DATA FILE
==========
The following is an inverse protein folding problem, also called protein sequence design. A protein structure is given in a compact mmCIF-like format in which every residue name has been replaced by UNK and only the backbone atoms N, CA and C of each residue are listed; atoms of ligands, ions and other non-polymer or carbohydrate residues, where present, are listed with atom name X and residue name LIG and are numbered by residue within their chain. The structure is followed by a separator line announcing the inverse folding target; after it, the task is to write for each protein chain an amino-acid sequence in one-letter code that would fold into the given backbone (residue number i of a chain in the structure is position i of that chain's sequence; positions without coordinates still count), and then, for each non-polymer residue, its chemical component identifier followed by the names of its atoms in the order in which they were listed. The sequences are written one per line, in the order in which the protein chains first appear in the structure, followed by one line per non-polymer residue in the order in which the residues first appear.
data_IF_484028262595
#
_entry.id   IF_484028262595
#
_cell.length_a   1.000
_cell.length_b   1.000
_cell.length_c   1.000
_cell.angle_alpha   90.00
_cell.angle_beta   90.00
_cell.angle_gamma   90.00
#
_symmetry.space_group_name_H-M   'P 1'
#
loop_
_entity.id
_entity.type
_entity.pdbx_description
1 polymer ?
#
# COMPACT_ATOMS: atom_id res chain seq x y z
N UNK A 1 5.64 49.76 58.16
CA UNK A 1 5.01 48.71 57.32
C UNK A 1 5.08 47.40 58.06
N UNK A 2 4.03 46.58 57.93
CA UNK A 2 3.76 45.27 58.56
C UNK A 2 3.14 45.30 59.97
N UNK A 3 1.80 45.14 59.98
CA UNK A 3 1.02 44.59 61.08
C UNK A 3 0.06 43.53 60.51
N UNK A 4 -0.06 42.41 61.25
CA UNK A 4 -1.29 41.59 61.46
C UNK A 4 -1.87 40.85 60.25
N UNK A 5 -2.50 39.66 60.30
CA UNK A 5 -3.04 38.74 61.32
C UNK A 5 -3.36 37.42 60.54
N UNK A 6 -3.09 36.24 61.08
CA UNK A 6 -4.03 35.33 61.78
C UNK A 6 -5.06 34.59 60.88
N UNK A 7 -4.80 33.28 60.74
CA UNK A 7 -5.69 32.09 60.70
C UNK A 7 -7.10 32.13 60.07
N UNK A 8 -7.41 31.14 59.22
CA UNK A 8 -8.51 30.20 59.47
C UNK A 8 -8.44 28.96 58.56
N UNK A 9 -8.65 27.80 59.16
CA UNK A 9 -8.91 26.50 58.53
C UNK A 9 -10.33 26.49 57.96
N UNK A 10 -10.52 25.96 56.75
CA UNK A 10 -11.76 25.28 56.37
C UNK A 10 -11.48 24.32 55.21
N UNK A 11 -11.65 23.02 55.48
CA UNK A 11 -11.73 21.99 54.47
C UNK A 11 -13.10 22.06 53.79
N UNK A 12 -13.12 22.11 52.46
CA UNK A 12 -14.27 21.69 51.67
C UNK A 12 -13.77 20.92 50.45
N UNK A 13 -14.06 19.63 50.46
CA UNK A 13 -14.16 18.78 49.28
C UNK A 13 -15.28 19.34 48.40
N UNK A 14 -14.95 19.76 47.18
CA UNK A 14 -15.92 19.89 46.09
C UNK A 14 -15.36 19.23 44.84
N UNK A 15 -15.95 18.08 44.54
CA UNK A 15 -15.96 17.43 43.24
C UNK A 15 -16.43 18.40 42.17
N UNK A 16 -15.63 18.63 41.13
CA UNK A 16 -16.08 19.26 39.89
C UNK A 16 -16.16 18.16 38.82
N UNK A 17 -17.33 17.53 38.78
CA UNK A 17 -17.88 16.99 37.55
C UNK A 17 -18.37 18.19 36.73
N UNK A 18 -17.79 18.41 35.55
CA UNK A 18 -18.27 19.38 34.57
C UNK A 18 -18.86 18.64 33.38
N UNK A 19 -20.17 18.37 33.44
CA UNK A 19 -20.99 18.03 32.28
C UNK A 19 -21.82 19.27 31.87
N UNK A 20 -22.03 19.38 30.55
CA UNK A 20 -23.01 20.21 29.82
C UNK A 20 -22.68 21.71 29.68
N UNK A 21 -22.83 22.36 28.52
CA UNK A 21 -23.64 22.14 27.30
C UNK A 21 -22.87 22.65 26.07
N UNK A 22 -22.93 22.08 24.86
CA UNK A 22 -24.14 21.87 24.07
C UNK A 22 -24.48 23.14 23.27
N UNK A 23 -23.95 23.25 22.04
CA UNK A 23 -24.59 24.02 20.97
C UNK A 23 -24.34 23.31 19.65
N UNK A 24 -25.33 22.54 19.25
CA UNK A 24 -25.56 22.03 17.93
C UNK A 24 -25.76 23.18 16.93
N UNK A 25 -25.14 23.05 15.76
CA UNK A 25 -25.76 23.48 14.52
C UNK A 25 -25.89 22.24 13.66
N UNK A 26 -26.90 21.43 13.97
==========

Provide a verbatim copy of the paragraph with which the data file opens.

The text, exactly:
The following is an inverse protein folding problem, also called protein sequence design. A protein structure is given in a compact mmCIF-like format in which every residue name has been replaced by UNK and only the backbone atoms N, CA and C of each residue are listed; atoms of ligands, ions and other non-polymer or carbohydrate residues, where present, are listed with atom name X and residue name LIG and are numbered by residue within their chain. The structure is followed by a separator line announcing the inverse folding target; after it, the task is to write for each protein chain an amino-acid sequence in one-letter code that would fold into the given backbone (residue number i of a chain in the structure is position i of that chain's sequence; positions without coordinates still count), and then, for each non-polymer residue, its chemical component identifier followed by the names of its atoms in the order in which they were listed. The sequences are written one per line, in the order in which the protein chains first appear in the structure, followed by one line per non-polymer residue in the order in which the residues first appear.